KIM CLIJSTERS:  We started the match at a very, very high intensity, I think.  The level was high.  I think with me twisting my ankle, I think it's never easy, you know, to play against a player who, you know, has to adjust their situation as well.
So that's hard on the other side, as well.  I mean, I think she handled it well.  She won that first set, but then, you know, I just tried to stick with it, tried not to give up.
You know, she started making a few easier mistakes, I think, especially in the beginning of that third set where, you know, after having those match points I think maybe it got to her a little bit.
I was able to get a quick lead that I really needed I think in that third set.

Q.  Do you have any advice to give to Li Na?
KIM CLIJSTERS:  Maybe you do.  (Smiling).
No.  No.

Q.  Did you sense Li Na's frustration after the match?  Have you got a chance to talk to her in the locker room?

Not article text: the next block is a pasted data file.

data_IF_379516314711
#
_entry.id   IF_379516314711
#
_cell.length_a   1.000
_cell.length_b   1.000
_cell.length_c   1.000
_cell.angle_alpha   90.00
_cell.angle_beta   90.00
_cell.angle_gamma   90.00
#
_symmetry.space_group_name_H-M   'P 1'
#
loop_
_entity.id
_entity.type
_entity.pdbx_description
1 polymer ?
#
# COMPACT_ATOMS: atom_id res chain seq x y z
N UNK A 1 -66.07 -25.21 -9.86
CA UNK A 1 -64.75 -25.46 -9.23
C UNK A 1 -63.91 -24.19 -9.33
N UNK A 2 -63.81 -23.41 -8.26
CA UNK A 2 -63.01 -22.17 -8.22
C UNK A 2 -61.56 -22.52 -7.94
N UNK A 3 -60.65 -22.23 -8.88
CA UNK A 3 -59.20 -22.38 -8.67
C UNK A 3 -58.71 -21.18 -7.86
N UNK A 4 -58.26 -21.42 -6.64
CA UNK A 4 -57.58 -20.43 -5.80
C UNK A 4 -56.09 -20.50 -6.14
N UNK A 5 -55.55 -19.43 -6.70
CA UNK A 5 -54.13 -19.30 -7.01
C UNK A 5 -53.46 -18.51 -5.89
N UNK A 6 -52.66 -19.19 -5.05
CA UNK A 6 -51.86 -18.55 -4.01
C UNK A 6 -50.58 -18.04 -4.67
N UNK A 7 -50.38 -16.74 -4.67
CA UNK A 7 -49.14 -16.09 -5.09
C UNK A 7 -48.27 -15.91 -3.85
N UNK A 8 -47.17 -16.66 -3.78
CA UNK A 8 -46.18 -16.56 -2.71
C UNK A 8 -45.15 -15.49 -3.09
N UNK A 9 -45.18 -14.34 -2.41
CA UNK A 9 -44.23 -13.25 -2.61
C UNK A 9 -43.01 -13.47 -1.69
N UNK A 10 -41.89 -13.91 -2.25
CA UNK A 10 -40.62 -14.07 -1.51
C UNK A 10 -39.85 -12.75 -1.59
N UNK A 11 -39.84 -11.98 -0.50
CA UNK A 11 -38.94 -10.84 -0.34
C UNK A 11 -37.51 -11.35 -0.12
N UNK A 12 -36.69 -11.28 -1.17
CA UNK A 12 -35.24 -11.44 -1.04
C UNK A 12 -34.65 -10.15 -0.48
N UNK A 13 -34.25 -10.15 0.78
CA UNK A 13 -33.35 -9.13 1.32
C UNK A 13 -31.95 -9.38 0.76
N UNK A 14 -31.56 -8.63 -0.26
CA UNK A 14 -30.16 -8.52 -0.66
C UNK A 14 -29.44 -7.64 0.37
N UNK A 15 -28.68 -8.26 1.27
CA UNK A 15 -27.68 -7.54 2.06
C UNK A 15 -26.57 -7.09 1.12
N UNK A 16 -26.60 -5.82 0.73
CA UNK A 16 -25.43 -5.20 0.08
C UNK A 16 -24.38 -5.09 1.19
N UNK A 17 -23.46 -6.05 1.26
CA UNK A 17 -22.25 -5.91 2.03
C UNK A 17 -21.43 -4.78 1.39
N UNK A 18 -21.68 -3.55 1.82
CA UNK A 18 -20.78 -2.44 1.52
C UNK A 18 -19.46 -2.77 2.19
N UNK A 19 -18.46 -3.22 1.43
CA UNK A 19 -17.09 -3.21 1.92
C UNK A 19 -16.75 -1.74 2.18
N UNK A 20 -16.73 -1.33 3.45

KIM CLIJSTERS:  No, I haven't.  I haven't.

Q.  Sometimes an ankle can get worse in the hours and days afterwards, so do you have any doubt that you're going to be able to compete in the next rounds?  What's the treatment from here on out?  What's the prognosis?
KIM CLIJSTERS:  Well, it's only the first hour since I'm done.  I'm taped already, and I was fully covered in the ice bath for, you know, the ankle and everything.
Just I have the best people around me to take care of me and to make sure that this is hopefully not going to get any worse than it is now.
That's why I'm sitting here with my leg up, to try and keep the swelling down as much as possible.  We will see.